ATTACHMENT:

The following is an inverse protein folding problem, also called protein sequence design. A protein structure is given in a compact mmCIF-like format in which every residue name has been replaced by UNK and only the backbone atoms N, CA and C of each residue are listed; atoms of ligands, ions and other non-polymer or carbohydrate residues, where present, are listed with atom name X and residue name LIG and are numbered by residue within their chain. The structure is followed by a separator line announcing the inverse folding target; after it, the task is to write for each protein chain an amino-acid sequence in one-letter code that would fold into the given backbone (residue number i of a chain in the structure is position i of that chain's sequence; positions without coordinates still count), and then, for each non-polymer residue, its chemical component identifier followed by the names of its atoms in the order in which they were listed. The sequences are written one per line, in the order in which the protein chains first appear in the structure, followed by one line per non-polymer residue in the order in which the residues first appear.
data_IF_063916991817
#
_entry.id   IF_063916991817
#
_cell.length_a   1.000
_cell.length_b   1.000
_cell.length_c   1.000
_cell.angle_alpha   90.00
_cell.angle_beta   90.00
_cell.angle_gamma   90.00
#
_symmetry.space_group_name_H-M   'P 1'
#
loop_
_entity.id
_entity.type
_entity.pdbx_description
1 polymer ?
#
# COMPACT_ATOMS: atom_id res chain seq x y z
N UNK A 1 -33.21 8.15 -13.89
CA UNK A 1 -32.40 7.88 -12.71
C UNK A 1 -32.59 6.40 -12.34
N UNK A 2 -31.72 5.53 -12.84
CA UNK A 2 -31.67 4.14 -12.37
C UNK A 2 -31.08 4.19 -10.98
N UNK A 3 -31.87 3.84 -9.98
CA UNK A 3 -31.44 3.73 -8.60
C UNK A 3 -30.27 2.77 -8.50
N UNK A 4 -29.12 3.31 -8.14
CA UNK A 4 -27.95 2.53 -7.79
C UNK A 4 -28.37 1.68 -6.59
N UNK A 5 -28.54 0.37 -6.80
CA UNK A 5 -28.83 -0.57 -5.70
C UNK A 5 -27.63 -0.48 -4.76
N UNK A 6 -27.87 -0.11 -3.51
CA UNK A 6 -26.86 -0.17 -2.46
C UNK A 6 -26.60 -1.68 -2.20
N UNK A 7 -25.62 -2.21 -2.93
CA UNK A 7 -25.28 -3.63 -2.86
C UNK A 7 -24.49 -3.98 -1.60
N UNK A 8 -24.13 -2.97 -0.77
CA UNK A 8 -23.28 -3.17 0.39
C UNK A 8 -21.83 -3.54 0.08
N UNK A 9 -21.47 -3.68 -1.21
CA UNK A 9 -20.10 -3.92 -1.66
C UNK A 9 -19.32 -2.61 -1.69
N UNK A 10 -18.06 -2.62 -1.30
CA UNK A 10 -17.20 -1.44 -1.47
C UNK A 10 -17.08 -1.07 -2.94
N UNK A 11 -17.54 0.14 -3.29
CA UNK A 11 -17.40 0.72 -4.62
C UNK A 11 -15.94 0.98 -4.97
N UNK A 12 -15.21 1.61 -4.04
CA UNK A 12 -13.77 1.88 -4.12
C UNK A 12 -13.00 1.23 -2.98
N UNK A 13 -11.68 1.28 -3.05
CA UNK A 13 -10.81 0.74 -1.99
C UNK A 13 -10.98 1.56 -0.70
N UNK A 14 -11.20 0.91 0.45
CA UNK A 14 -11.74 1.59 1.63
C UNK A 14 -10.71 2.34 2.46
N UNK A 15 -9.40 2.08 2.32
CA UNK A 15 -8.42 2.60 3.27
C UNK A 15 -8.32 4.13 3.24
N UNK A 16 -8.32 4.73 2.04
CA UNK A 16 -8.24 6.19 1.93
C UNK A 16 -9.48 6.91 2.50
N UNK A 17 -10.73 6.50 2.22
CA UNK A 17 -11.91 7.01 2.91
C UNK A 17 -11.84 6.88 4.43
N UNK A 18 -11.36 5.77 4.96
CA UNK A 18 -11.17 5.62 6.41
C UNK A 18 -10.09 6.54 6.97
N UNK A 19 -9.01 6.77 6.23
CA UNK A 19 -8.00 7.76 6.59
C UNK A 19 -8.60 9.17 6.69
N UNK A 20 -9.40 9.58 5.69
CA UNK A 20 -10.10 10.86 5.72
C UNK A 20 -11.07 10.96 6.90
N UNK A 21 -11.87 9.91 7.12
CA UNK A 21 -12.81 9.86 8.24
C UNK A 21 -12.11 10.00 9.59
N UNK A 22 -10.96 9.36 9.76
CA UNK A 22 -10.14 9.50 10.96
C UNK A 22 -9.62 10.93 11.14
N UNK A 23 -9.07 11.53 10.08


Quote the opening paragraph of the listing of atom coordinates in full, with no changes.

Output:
The following is an inverse protein folding problem, also called protein sequence design. A protein structure is given in a compact mmCIF-like format in which every residue name has been replaced by UNK and only the backbone atoms N, CA and C of each residue are listed; atoms of ligands, ions and other non-polymer or carbohydrate residues, where present, are listed with atom name X and residue name LIG and are numbered by residue within their chain. The structure is followed by a separator line announcing the inverse folding target; after it, the task is to write for each protein chain an amino-acid sequence in one-letter code that would fold into the given backbone (residue number i of a chain in the structure is position i of that chain's sequence; positions without coordinates still count), and then, for each non-polymer residue, its chemical component identifier followed by the names of its atoms in the order in which they were listed. The sequences are written one per line, in the order in which the protein chains first appear in the structure, followed by one line per non-polymer residue in the order in which the residues first appear.